Starting December 1st, cryptocurrency users who use a VPN or Tor to stay anonymous may get infected with FBI malware if suspected of a cybercrime. Normally, the FBI needs to know the location of the user/computer to get a warrant to investigate the crime in that district, but this update of Rule 41 will allow the FBI access to any user regardless of location.
If you’re unaware of how the Bitcoin network works, transactions are pseudonymous, where users reside under a wallet address, which can sometimes be tracked back to an associated IP address. Bitcoin users who want to stay anonymous can use a VPN or Tor to replace their IP address with a different location.
If you live outside the US, well you might want to read what the EFF says:
“the Rule 41 proposal implicates people well beyond U.S. borders. This update expands the jurisdiction of judges to cover any computer user in the world who is using technology to protect their location privacy or is unwittingly part of a botnet. People both inside and outside of the United States should be equally concerned about this proposal.”
But this update to Rule 41 hasn’t gone unnoticed, there’s currently a bill from Congress called H.R.5321 (Stopping Mass Hacking Act), introduced to stop Rule 41 before it comes into effect. Unfortunately, the likelihood that this bill could get passed is small due to it being an election year and there isn’t a sense of urgency to pass it in Congress because some don’t find it important.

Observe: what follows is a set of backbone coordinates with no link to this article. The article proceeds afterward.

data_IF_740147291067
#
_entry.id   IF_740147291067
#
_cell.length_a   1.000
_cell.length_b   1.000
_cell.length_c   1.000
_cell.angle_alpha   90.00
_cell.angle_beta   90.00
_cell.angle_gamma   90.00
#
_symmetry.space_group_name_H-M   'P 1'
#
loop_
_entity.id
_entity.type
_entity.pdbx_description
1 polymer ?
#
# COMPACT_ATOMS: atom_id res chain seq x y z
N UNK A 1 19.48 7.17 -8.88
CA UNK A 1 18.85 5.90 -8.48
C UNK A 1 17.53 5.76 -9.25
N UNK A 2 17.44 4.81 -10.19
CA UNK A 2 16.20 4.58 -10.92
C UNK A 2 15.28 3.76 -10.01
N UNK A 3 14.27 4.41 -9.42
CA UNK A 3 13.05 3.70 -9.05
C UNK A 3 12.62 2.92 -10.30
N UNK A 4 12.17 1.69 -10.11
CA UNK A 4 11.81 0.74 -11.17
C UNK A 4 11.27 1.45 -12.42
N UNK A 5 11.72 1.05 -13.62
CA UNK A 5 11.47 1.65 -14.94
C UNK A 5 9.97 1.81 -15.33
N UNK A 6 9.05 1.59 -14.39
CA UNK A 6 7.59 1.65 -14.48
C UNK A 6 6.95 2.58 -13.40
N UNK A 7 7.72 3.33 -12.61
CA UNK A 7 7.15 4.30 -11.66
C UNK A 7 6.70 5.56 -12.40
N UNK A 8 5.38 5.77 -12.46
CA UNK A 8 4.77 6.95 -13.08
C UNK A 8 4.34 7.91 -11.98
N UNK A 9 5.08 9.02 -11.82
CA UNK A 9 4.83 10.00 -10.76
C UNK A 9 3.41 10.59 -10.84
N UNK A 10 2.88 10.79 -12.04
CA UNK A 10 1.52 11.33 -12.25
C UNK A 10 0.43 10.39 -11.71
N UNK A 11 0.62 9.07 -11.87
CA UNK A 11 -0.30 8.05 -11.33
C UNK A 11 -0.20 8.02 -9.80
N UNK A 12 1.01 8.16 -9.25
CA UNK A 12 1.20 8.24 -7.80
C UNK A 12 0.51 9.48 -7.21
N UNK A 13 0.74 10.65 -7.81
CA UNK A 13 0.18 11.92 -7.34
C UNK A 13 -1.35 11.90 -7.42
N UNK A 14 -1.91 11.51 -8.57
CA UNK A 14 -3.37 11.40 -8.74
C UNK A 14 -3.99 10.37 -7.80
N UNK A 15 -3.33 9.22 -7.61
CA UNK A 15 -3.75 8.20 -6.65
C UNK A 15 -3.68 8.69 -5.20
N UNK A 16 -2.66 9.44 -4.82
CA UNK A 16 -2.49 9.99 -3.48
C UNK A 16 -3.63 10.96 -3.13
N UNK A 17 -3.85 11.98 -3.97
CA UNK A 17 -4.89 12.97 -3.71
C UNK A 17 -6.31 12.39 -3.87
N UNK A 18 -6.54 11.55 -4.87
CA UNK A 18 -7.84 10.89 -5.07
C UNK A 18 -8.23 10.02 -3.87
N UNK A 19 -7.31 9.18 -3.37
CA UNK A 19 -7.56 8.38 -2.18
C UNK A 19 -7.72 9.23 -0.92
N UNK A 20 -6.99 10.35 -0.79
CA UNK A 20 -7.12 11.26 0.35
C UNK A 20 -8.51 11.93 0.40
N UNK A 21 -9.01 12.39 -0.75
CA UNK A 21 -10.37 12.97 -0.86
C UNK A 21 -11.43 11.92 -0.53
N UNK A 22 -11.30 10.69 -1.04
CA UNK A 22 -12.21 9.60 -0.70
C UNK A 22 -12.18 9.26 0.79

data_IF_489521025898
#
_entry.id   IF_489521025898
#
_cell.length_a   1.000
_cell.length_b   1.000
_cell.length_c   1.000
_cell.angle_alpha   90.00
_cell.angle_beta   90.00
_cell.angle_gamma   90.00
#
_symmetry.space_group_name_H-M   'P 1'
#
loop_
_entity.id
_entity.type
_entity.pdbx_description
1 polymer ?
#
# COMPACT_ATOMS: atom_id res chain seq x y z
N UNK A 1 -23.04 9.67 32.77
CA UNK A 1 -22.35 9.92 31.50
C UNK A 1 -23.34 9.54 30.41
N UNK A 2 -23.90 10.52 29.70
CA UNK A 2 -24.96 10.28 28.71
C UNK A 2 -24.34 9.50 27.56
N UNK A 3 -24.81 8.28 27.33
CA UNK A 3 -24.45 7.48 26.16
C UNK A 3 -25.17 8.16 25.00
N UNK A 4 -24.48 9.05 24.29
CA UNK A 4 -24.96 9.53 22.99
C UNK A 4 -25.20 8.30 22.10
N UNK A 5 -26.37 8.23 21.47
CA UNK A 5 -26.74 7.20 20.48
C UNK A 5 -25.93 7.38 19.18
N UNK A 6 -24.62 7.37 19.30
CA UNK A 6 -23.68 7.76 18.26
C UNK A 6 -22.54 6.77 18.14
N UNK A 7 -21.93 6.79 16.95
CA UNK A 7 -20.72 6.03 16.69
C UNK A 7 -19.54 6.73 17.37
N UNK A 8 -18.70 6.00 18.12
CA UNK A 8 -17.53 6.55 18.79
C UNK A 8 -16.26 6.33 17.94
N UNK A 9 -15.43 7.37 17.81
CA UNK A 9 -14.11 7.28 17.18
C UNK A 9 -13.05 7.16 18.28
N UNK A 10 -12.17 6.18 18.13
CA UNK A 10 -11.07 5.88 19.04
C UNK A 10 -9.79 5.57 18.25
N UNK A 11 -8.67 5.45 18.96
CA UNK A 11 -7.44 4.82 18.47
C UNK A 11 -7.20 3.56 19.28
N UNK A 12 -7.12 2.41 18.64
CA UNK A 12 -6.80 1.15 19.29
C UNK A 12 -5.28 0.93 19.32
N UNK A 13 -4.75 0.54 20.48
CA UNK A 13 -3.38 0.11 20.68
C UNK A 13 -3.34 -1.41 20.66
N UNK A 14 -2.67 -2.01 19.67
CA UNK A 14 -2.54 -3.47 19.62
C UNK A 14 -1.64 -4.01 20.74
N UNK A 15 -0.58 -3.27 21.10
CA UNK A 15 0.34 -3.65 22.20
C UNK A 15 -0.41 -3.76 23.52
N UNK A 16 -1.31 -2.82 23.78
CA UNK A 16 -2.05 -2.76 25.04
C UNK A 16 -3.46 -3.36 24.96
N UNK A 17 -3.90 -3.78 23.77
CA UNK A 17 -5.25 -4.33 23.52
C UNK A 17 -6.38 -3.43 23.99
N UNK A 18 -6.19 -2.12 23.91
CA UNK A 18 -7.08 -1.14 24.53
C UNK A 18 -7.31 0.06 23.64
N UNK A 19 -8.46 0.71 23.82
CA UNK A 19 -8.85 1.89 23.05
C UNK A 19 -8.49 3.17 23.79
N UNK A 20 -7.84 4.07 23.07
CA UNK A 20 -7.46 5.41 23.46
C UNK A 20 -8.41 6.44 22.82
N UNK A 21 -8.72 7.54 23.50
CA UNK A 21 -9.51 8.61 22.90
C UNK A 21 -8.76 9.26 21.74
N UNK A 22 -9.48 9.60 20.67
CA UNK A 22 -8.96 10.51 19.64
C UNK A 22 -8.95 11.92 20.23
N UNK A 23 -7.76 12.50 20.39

Monero, Dash, and Zcash have been in the spotlight recently because all three have private transaction technology. Each cryptocurrency has different features that enables their private network.
Monero (XMR) has recently been in the spotlight because it was added as a currency to the darknet. Monero uses cryptography so that the transactions on the blockchain aren’t visible to the public. It uses a ring signature, which is a group of signatures with at least one real participant, so there is no way to tell which signature is real.
Dash technology uses something called PrivateSend, where multiple users send the exact same input into a single transaction with several outputs. The technology allows the transactions to be seen but no transaction can be directly traced.
Zcash, a new cryptocurrency that is set to fully launch October 28, 2016, broadcasts the payments publicly, but the sender, receiver, and the amount of the transaction remain private.
Even though Bitcoin is pseudonymous and public, services now exist that allow more privacy with bitcoin transactions. Tumbling services essentially work like shuffling a deck of cards, except someone else is shuffling the cards. Tumbling comes with risk because it usually requires sending private keys to a shady third party.
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